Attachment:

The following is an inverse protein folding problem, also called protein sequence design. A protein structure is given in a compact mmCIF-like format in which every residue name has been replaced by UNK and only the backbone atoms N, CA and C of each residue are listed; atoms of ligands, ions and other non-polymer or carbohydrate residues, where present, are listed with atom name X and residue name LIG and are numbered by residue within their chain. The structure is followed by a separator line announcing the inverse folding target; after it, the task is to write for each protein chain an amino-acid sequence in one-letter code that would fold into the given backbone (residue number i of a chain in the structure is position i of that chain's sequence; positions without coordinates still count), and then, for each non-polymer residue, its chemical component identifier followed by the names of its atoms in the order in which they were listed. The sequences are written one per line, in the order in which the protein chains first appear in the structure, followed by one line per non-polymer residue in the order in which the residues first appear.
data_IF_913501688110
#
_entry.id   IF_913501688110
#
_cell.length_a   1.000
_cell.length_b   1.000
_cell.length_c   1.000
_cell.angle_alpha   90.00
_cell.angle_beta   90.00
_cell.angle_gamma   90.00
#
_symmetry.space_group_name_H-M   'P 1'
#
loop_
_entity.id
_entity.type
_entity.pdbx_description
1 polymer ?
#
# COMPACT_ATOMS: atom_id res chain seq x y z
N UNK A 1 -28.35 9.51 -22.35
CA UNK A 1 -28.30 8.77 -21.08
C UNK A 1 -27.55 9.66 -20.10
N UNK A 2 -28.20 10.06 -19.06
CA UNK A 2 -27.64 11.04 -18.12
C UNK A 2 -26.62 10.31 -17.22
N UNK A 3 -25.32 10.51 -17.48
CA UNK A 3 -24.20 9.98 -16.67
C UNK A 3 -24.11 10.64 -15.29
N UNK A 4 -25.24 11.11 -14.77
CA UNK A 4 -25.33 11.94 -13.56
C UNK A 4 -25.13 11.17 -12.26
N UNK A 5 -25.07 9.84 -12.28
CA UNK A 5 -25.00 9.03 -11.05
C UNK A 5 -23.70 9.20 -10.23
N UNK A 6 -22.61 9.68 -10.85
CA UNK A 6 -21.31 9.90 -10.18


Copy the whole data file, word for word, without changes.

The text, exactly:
The following is an inverse protein folding problem, also called protein sequence design. A protein structure is given in a compact mmCIF-like format in which every residue name has been replaced by UNK and only the backbone atoms N, CA and C of each residue are listed; atoms of ligands, ions and other non-polymer or carbohydrate residues, where present, are listed with atom name X and residue name LIG and are numbered by residue within their chain. The structure is followed by a separator line announcing the inverse folding target; after it, the task is to write for each protein chain an amino-acid sequence in one-letter code that would fold into the given backbone (residue number i of a chain in the structure is position i of that chain's sequence; positions without coordinates still count), and then, for each non-polymer residue, its chemical component identifier followed by the names of its atoms in the order in which they were listed. The sequences are written one per line, in the order in which the protein chains first appear in the structure, followed by one line per non-polymer residue in the order in which the residues first appear.
data_IF_913501688110
#
_entry.id   IF_913501688110
#
_cell.length_a   1.000
_cell.length_b   1.000
_cell.length_c   1.000
_cell.angle_alpha   90.00
_cell.angle_beta   90.00
_cell.angle_gamma   90.00
#
_symmetry.space_group_name_H-M   'P 1'
#
loop_
_entity.id
_entity.type
_entity.pdbx_description
1 polymer ?
#
# COMPACT_ATOMS: atom_id res chain seq x y z
N UNK A 1 -28.35 9.51 -22.35
CA UNK A 1 -28.30 8.77 -21.08
C UNK A 1 -27.55 9.66 -20.10
N UNK A 2 -28.20 10.06 -19.06
CA UNK A 2 -27.64 11.04 -18.12
C UNK A 2 -26.62 10.31 -17.22
N UNK A 3 -25.32 10.51 -17.48
CA UNK A 3 -24.20 9.98 -16.67
C UNK A 3 -24.11 10.64 -15.29
N UNK A 4 -25.24 11.11 -14.77
CA UNK A 4 -25.33 11.94 -13.56
C UNK A 4 -25.13 11.17 -12.26
N UNK A 5 -25.07 9.84 -12.28
CA UNK A 5 -25.00 9.03 -11.05
C UNK A 5 -23.70 9.20 -10.23
N UNK A 6 -22.61 9.68 -10.85
CA UNK A 6 -21.31 9.90 -10.18